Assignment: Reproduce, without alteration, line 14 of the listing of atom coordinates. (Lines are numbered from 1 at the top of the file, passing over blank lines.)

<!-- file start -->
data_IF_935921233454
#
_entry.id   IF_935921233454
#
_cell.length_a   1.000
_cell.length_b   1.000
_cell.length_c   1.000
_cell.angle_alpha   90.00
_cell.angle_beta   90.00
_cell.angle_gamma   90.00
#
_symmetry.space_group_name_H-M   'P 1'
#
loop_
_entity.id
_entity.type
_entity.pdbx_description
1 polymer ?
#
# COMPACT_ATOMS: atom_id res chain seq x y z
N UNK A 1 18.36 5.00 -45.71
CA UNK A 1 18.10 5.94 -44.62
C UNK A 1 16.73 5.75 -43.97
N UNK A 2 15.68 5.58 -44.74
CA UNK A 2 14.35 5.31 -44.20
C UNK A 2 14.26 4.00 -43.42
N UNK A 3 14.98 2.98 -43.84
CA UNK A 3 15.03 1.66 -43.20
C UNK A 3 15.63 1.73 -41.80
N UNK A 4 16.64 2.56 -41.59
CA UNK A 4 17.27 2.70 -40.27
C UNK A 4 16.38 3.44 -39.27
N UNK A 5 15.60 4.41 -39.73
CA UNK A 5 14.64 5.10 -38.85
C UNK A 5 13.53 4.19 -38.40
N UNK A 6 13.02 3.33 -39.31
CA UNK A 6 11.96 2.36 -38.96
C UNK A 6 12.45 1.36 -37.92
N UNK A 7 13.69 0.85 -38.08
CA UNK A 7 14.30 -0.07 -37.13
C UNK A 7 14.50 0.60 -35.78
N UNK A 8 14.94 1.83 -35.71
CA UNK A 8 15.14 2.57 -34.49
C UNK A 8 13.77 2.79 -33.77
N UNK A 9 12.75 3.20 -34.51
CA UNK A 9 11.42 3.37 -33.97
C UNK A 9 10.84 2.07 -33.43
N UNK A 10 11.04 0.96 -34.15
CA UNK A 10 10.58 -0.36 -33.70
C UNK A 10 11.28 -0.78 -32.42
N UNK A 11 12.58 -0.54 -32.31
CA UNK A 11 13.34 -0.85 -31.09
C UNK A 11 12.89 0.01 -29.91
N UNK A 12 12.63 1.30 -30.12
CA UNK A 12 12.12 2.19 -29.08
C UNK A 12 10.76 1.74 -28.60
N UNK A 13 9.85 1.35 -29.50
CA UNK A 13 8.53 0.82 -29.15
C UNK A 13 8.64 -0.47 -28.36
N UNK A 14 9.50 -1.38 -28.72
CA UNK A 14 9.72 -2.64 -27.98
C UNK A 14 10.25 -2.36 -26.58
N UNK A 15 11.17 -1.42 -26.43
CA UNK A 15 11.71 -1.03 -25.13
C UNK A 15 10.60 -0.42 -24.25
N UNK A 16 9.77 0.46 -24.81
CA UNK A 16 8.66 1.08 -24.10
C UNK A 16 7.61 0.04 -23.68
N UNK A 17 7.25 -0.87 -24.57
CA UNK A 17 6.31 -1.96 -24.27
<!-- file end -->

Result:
loop_